The War That Saved My Life – Kimberly Brubaker Bradley
16th May 2016, 328 pages, 5/5 stars
Ten-year-old Ada has a club foot, and she is kept locked up in her London apartment, while her six-year-old brother roams the streets. Mam hits her two children, and she punishes Ada by locking her in the tiny cabinet beneath the sink. Then World War II breaks out, and the children of London are evacuated to the country.
Mam intends to send Jamie, but not Ada. The wily ten-year-old sneaks out though, using all of her willpower to drag herself to Jamie’s school. Once in the country, Ada and Jamie are reluctantly taken in by Susan Smith. Susan suffers from bouts of depression linked to her best friend Becky’s death, and she doesn’t feel that she can give the children the care that they need. There were definitely some undertones that Susan and Becky had been lovers, which I thought added to the story’s well-roundedness.
This beautiful story reminded me of Goodnight Mister Tom, a childhood favourite. The War That Saved My Life delves into serious issues of abuse, mental illness, and war, through the eyes of a child. I couldn’t put the book down, and I definitely teared up a few times! Overwhelmingly though, it is a beautiful story of hope and family.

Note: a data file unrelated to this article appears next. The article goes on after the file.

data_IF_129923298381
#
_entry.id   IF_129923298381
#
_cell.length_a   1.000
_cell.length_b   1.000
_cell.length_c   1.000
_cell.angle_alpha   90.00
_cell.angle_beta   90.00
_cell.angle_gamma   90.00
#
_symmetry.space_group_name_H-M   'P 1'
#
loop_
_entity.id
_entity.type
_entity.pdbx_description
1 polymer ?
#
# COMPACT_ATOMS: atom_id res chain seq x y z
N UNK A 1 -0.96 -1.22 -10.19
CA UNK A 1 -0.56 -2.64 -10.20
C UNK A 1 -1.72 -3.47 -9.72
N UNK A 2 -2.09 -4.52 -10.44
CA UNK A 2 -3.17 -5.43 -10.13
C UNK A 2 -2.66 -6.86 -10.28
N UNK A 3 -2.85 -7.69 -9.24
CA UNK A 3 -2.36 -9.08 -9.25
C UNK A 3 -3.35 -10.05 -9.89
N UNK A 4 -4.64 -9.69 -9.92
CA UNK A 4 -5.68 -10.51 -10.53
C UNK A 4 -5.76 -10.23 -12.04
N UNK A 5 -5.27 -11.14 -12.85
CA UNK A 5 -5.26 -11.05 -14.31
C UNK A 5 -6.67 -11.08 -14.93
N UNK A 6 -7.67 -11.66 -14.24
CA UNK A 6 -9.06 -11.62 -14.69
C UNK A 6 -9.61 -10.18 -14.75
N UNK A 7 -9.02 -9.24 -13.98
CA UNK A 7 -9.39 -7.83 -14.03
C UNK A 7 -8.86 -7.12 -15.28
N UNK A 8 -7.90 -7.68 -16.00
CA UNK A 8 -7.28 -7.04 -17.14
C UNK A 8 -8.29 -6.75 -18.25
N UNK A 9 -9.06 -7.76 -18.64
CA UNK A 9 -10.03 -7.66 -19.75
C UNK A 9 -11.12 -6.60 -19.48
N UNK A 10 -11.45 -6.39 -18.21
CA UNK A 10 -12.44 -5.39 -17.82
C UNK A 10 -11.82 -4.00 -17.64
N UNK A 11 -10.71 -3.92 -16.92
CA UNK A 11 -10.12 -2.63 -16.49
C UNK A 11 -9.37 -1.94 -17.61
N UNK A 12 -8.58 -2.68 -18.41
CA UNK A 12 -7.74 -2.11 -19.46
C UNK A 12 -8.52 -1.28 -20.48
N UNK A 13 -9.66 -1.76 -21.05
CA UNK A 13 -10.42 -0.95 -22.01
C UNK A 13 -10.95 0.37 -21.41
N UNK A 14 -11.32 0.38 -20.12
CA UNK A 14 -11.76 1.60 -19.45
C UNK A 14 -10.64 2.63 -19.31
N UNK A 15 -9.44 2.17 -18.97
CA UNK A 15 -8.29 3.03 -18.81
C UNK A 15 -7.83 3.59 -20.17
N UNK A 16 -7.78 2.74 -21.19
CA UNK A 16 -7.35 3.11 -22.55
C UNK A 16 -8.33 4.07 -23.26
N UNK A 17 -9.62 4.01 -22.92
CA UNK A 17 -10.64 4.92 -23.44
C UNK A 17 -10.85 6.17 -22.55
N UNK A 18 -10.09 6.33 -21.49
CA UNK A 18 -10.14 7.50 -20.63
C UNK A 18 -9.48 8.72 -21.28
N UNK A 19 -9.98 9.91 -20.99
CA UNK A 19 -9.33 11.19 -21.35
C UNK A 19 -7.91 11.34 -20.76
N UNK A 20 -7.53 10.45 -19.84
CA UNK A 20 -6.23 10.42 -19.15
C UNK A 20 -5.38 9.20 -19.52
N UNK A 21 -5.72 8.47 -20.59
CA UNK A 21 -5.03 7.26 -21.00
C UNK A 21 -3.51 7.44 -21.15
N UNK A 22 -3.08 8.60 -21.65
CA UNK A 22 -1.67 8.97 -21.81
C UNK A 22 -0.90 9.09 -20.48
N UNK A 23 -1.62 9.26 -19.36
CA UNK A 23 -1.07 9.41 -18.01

Dreaming the Enemy – David Metzenthen
23rd March 2016, 304 pages, 4/5 stars
This was an incredibly refreshing take on young adult war novels. First of all, it covers the effects of the Vietnam War, a period not generally covered in children’s and young adult fiction. Secondly, the book looks at the aftermath on both an Australian soldier, Jimmy Shoebridge, and his Viet Cong counterpart, Khan. Khan is technically only a figment of Jimmy’s imagination, but his is a profound story nonetheless.
The story does flick around a lot. Jimmy is home from the war, and struggling with everyday life, compounded by people who take out their anger at the government on the soldiers. Jimmy is haunted by Khan, a young Vietnamese soldier who he believes he killed in an assault which killed his two best friends.
As Jimmy gets on with life – hiding from the world, then visiting the families of his fallen mates, Barry and Lex, before trying to rekindle the romance with his girl – he imagines Khan going through the same motions, coming to terms with what has happened.
Sad, but also hopeful, Dreaming the Enemy was so much better than I had expected. It highlights the importance of resilience and forgiveness, and taught me so much about those who carry their ghosts with them.
What do you like about stories set during wartime? What are some of your favourites?